Introduction: Push Scooter From an Old Bicycle and Salvaged Parts

About: I am a USMC Veteran and a Mechanic. I like fixing stuff, making stuff, and being outside.
My Son dragged home a little bent up push scooter that he found on the side of the road.  It had small wheels that could not roll in our sand and the frame scraped in every dip and hole. 
We decided it was just not the right fit for our dirt road, so he asked if there was one that would work better.  His old bicycle was available, so we set out to cut and stretch it into a push scooter that was more aggressive and off-road capable than what the stores sell. Buying stuff for your kid sucks, building stuff with your kid is awesome.
We started by stripping the bike down to the frame and front forks.  I cut out the top tube and cut through the down tube at the seatpost tube.  We laid it out for a mock up and decided to cut the down tube at the neck, we only cut partially through so we could bend it and change the rake angle on the neck.  We made the deck out of a scrap piece of 1x2 tubing and welded it all together.  We put the scooter together for testing and handle bar fit.  A set of bars form a dumpster find Abdoer fit perfect.
I tried to include my son in as much of the project as possible so he got to sand off the old paint and paint the frame.  I riveted a piece of scrap diamond plate, left over from another project, onto the deck.

Step 1: Things You Will Need.

An old kids bicycle, we used a 16in boys single speed.
Wrenches, to take apart the bicycle.
Some scrap metal for gussets and trim.
1x2 steel tubing, for the bottom tube.
Cutting tools: recipricating saw, hacksaw, or a chopsaw.
A welder
A hammer to persuade things into position.
Angle grinder
Sanding tool, to remove paint.
Some metal to extend handle bars or some cool salvaged bars.
A drill and bits.
Pop rivets and a riveter.

Step 2: Strip Down the Bike.

This is the best part for including kids, because no power tools are needed.

Remove the wheels, chain, pedals, crank, seat, and the handle bars.  While the wheels were off, we greased the bearings and removed the guts for the coaster brake.

We left the front fork on for mock-up purposes. 

Step 3: Cutting and Mock-Up.

Cut the top backbone tube off at both ends. Cut the down tube off at the seat tube.
The parts out to see how things will fit.  The old top tube was not long enough for my son's feet and we didn't like the angle of the neck.

Step 4: 2nd Mock-up

Cut most of the way through the down tube at the neck, stopping at the bottom of the tube leaving it still attached to the neck.  Bend the tube towards the forks to change the angle on the neck.  We replaced the old backbone with a piece of salvaged 1x2 tubing.  We found the 1x2 tubing in a dumpster, it was a support for an old car radio display case.

Step 5: Grind Down Old Tube Ends.

Grind down the remaining bits of tubing from the neck and seat tubes.  I recommending clamping the pieces down with a vice before grinding.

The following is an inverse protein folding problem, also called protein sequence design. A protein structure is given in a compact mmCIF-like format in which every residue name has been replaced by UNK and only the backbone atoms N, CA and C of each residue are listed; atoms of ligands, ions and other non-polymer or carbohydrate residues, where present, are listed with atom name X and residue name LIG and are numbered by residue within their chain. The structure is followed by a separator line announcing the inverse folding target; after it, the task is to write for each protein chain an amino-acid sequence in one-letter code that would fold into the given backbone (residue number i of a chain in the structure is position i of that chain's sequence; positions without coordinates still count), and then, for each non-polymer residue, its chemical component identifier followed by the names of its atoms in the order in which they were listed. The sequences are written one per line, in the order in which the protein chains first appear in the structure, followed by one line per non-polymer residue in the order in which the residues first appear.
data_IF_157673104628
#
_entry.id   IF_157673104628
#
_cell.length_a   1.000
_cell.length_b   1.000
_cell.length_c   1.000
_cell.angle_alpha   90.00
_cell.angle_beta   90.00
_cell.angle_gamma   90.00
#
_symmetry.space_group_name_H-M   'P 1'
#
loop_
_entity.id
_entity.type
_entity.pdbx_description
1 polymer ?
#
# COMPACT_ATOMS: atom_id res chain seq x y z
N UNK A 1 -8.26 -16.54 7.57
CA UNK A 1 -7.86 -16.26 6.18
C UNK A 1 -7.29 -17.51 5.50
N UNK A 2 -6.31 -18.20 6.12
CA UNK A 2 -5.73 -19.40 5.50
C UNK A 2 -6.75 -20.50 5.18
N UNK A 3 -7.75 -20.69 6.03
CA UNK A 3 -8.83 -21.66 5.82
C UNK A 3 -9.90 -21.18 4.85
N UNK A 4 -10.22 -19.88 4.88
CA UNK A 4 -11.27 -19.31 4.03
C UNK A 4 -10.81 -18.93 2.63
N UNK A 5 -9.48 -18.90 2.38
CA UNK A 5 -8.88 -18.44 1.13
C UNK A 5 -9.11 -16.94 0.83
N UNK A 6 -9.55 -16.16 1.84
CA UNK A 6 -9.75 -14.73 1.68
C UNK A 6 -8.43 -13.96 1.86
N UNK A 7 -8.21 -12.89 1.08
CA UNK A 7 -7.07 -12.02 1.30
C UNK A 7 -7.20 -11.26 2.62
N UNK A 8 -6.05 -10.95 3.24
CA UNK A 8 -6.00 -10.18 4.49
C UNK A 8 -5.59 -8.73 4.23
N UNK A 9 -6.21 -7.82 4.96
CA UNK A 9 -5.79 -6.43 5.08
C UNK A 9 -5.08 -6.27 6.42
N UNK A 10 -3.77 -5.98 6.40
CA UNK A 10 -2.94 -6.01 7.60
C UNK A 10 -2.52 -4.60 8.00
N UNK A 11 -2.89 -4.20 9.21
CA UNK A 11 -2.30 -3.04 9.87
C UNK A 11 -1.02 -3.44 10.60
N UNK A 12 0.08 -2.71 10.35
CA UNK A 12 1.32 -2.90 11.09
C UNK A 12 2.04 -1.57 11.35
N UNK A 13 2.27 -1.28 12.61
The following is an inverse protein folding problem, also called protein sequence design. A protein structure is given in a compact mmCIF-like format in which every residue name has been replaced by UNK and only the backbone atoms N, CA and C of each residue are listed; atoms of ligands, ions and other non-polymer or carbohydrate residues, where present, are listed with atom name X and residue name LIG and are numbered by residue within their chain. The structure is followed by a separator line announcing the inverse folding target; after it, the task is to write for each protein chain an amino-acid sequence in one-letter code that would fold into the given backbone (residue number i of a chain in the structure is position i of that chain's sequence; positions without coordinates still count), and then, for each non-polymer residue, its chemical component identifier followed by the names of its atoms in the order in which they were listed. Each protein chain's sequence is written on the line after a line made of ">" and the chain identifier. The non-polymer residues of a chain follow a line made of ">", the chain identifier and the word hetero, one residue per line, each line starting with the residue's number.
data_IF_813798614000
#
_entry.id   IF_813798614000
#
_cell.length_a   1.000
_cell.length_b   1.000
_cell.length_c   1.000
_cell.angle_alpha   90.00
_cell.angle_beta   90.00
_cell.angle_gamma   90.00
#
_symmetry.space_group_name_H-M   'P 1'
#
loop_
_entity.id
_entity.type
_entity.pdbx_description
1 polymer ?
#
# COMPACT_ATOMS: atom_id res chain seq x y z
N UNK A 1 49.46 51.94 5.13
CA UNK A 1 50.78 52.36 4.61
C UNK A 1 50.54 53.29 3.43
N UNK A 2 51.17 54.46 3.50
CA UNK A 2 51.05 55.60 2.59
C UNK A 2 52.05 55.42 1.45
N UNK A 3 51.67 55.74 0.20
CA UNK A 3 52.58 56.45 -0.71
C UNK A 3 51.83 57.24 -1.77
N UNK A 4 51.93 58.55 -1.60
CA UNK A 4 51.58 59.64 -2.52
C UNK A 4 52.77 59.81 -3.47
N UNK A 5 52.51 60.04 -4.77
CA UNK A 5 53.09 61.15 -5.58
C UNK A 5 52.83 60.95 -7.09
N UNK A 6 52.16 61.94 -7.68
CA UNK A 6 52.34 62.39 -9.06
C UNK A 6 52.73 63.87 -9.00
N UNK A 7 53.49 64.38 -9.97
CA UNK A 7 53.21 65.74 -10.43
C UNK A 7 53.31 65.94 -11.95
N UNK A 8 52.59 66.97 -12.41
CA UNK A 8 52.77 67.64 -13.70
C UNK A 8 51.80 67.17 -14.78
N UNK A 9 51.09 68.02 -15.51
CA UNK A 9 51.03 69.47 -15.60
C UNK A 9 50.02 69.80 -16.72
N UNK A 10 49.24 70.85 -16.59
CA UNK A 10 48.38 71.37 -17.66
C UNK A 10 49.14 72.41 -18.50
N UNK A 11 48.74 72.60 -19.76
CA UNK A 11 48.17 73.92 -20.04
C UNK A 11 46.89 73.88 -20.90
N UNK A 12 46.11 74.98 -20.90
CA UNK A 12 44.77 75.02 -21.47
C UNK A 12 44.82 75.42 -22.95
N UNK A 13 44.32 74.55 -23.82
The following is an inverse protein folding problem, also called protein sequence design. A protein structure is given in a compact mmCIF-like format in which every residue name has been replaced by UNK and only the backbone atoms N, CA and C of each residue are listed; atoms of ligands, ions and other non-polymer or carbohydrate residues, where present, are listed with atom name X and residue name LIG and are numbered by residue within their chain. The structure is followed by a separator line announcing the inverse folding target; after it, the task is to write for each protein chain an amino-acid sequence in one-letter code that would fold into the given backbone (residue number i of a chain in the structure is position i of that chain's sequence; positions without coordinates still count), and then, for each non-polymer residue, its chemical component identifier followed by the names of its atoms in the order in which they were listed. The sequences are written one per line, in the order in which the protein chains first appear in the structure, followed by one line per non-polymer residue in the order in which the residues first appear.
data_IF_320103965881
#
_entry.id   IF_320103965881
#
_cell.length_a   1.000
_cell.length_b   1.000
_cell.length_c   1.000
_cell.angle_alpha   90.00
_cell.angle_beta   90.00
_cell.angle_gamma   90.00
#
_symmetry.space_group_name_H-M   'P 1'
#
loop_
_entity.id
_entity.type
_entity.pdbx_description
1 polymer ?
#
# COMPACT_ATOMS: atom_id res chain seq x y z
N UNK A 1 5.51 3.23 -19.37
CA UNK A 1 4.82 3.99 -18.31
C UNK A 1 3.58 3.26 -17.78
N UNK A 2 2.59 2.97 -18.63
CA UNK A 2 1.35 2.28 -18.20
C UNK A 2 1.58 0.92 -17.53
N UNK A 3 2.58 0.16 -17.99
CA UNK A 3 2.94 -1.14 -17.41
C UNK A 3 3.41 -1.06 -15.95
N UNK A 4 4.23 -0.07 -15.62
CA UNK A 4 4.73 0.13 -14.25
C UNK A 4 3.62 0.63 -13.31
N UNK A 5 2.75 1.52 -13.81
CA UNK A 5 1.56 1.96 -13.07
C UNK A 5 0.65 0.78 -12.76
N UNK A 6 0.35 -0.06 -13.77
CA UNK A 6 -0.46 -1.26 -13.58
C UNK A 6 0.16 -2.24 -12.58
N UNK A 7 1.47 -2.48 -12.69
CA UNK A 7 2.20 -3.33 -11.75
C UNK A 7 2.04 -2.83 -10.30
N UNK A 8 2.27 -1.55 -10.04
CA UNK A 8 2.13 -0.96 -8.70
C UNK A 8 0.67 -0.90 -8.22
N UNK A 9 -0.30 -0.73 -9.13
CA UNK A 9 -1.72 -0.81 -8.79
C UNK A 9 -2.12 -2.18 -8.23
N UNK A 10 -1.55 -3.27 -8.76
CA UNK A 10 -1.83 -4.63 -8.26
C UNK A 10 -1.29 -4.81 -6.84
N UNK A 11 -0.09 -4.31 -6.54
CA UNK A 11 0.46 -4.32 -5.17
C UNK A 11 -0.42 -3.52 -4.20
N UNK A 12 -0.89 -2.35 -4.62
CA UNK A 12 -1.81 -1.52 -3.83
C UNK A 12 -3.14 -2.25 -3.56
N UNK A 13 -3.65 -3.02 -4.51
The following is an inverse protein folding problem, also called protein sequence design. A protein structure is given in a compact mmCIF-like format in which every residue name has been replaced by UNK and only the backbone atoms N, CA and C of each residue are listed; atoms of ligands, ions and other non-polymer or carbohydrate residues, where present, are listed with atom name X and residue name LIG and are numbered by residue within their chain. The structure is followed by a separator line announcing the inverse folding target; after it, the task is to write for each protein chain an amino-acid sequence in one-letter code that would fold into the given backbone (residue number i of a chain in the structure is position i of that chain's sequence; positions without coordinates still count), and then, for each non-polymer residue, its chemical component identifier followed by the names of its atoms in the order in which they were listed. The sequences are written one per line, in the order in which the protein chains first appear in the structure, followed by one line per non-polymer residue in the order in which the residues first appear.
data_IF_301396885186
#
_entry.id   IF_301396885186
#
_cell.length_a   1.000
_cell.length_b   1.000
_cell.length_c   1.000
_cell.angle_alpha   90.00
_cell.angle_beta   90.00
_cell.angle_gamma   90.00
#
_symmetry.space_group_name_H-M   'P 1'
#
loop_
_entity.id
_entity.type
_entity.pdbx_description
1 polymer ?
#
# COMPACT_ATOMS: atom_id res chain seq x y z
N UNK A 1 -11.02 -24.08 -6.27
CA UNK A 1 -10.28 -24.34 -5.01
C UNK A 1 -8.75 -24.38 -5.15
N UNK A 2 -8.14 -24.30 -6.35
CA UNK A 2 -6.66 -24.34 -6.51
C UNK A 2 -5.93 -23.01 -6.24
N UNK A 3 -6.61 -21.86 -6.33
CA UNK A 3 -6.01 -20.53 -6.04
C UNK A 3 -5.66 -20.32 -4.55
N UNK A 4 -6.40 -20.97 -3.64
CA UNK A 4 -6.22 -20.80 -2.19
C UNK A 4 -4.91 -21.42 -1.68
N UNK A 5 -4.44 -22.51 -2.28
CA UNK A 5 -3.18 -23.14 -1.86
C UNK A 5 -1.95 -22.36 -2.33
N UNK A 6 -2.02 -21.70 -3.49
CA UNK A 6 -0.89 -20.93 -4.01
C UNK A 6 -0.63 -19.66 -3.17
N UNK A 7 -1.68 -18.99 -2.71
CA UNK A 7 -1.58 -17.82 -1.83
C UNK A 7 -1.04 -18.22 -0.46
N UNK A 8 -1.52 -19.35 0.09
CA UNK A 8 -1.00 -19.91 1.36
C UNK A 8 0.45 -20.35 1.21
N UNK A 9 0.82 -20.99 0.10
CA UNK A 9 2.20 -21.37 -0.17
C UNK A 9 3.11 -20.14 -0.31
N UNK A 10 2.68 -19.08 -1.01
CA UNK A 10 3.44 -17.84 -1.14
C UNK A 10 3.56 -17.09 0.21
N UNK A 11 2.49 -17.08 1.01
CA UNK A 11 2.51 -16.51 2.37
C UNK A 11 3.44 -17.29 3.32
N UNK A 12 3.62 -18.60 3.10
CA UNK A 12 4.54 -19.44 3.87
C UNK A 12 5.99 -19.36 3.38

Step 6: Wedges and Gussets

There are some gaps at the top and bottom of the down tube that need filled and strengthened.  Take the top tube that was cut off earlier and cut some wedge shaped pieces.  Clean off the paint and set them in place.  I cut in half some discarded Tacoma rear axle bearing retainers for gussets.  To add some additional strength to the bottome of the down tube and to clean things up a bit, I cut an ice cream cone shape from some scrap 18 gauge sheet metal.

Step 7: Welding

I laid our parts out the same as during out mock up and welded them together.  Weld the wedges in place over the gaps at the top and bottom of the down tube.  Weld the half circle gussets in place.  Tack weld the ice cream cone piece of sheet metal on at the bottom of the down tube where it meets the bottom tube.  Hammer the ice cream cone into place a little at a time adding tack welds as you go.  The tack welds will heat up the metal making it easier to hammer into position.

I tested my welds by taking the scooter for a rough little test run, I weigh 300lbs if it will handle my wieght it will be more than enough for my son.

Step 8: Handle Bars

The original handle bars were to short.  We had the luck of finding an old Abdoer machine, and the handles from it made the perfect tall ape hanger handle bars.

Step 9: Sand Down the Old Paint.

Finally the kids can help again.  Sand down the old paint, it's not a show piece so it doesn't have to be perfect.

Step 10: Paint

Spray paint is cheap and easy.  You can get fancy with it if you want, but we kept it simple.  We primered the bare metal and followed that with a couple coats of satin black.

Step 11: Trim

Some scrap aluminum diamind plate fit the bottom tube with a little trimming and was attached with some pop rivets.  My son liked the look of the old crank sprocket so we used the bracket from the seat post reflector to attach the sprocket to the handle bars clamp bolt.

Step 12: Ride It.

Now that it's all together let the kid ride it around.
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